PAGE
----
Previous research has shown that actively holding information in working memory (WM) results in attentional capture by matching stimuli. Recently, we found that capture can also be driven by residual WM activation resulting from previous processing (Sasin, Nieuwenstein & Johnson, submitted). Here, we compared the capture effects produced by residual and active WM maintenance, and we examined how these capture effects are influenced by an intermediate secondary task. Participants performed a memory or animacy judgment task for a word that was followed in half the trials by an intermediate secondary task, which was in turn followed by an RSVP target identification task in which a picture of the word could be shown just prior to the target. While the animacy task produced a capture effect only in the absence of the intermediate task, the memory task led to a capture effect regardless of the presence of the secondary task.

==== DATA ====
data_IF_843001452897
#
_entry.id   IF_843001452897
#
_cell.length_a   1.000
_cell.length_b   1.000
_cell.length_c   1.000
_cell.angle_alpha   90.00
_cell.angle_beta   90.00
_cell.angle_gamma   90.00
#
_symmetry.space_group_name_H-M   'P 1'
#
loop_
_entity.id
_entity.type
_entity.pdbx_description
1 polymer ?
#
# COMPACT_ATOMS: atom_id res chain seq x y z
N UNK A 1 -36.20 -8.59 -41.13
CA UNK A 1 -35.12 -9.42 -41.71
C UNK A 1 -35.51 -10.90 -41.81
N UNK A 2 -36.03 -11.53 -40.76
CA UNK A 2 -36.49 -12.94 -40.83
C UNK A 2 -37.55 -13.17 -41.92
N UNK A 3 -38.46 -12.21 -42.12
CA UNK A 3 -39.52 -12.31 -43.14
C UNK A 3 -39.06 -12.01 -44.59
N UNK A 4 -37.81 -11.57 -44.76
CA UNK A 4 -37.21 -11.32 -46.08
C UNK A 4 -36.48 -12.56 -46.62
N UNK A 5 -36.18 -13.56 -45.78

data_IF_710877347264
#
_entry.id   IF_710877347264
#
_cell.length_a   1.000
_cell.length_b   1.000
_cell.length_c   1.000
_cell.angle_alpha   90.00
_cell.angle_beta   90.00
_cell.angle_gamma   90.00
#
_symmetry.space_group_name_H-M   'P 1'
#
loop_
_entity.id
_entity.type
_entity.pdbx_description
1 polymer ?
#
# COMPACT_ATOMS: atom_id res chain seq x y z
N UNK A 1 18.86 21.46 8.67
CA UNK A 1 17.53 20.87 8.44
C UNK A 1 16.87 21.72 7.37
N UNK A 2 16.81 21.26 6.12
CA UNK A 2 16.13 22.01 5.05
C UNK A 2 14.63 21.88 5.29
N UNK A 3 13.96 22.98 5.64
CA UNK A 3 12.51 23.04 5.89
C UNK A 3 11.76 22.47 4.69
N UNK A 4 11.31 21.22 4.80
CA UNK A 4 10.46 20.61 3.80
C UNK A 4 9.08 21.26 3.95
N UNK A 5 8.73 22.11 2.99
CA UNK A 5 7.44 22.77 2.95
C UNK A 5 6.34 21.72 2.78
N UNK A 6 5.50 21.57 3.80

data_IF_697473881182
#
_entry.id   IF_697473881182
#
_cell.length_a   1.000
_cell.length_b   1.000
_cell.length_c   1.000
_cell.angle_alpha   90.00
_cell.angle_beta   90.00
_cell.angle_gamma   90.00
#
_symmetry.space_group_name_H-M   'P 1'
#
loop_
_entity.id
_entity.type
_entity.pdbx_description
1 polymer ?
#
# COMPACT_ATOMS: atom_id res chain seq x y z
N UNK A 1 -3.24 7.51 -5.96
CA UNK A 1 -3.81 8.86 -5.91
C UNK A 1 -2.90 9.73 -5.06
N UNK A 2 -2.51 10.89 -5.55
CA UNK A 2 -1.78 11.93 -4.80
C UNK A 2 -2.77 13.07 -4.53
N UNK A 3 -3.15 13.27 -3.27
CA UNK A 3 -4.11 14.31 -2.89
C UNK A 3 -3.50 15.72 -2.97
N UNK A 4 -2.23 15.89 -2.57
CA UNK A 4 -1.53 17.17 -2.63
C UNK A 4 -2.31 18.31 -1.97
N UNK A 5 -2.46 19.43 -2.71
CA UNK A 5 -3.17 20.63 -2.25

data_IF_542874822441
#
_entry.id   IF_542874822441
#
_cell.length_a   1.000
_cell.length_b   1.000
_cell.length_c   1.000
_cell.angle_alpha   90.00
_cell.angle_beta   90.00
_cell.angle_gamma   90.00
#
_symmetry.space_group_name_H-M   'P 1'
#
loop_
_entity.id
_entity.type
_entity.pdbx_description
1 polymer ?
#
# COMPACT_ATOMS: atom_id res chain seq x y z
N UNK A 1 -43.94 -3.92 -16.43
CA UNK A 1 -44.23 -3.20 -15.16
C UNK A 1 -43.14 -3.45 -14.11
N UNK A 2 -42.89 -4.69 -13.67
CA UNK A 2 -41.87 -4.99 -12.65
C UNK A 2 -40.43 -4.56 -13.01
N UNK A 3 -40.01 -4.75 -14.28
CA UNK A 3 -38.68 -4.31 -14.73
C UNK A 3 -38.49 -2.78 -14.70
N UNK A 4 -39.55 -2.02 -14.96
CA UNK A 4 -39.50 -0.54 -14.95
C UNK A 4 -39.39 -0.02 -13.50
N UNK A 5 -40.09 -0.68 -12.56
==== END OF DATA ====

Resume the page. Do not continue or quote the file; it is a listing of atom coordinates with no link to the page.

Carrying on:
|Status||Published - 20-nov-2014|
|Evenement||55th annual meeting of the Psychonomic Society - Long Beach, California, United States|
Duur: 20-nov-2014 → 23-nov-2014
|Conference||55th annual meeting of the Psychonomic Society|
|Stad||Long Beach, California|
|Periode||20/11/2014 → 23/11/2014|